Daniel Suarez also spent some time with Raikkonen, preparing for this weekend. “I have been trying to learn as much as I can from him because he is an amazing racecar driver. I believe a racecar driver is great not just because of driving, I think it is just everything else around him. How he thinks and how open or closed minded he or she is. He is not just here to have fun, he is here to be a competitor and wants to do well.”
Suarez believes that Kimi will be able to make his way through the field. “I think he is going to be fast. The speed is there, but he doesn’t know all these drivers. He doesn’t know how they race, he doesn’t know how aggressive they are, so that part is going to take a little bit. You can bring the best driver in the world and it is still going to take some time in the racing part.”
Raikkonen is eager to get going at the Glen with practice and qualifying tomorrow. “I think it is great what Justin is doing. I think he came as a very honest and straightforward guy and nobody has promised any big thing. The only thing we can do is do our best and hope we get a good result. You never know, you just never know what will happen.”
Raikkonen is not the only champion making his first Cup start this wekeend. Mike Rockenfeller is making his debut with Spire Motorsports in the No. 77 Chevrolet. The driver known as “Rocky” is a two-time 24 Hours of Le Mans winner, DTM champion, and has ample experience here at the Glen. The veteran sports car driver finished 3rd in the 2006 Six Hours at the Glen race, and also recently drove here in IMSA with Jimmie Johnson and Kamui Kobayashi.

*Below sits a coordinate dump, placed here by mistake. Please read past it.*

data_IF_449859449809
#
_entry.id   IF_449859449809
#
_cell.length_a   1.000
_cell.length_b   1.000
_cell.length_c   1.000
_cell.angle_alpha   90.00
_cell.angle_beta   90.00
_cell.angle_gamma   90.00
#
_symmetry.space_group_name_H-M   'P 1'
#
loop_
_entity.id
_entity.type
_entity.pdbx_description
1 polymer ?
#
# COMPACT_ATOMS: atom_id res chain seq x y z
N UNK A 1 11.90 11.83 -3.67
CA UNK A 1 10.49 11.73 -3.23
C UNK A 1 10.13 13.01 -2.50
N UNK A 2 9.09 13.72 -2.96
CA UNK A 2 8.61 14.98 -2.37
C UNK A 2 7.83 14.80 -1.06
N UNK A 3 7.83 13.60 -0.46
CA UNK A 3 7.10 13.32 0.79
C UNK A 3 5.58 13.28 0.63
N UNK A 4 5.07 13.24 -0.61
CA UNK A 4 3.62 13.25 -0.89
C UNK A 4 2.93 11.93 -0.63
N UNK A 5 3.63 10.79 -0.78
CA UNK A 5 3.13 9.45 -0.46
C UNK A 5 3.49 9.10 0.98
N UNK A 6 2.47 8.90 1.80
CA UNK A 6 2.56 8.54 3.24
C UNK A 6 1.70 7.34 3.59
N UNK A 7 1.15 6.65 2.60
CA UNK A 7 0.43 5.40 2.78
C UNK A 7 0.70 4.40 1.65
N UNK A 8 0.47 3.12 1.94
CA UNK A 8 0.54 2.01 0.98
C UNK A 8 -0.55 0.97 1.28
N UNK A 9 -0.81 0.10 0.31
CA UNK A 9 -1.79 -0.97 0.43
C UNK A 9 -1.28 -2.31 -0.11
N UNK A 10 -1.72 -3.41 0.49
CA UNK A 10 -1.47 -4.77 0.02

Kimi will also not be the only former F1 driver in Sunday’s race. Daniil Kvyat, who finished 36th for Team Hezeberg last month at Indianapolis, is back for more. The two drivers competed in F1 for six consecutive seasons, and will do battle once again this weekend in upstate New York. Team Hezeberg ran Jacques Villeneuve in the season-opening Daytona 500, where he finished 22nd after starting in 40th position. Villeneuve won 11 races and earned 23 podium finishes during his decade in Formula One.
Raikkonen holds the record for the most career starts in Formula One. On Sunday, he makes his first Cup start with a team that has been outperforming expectations all year.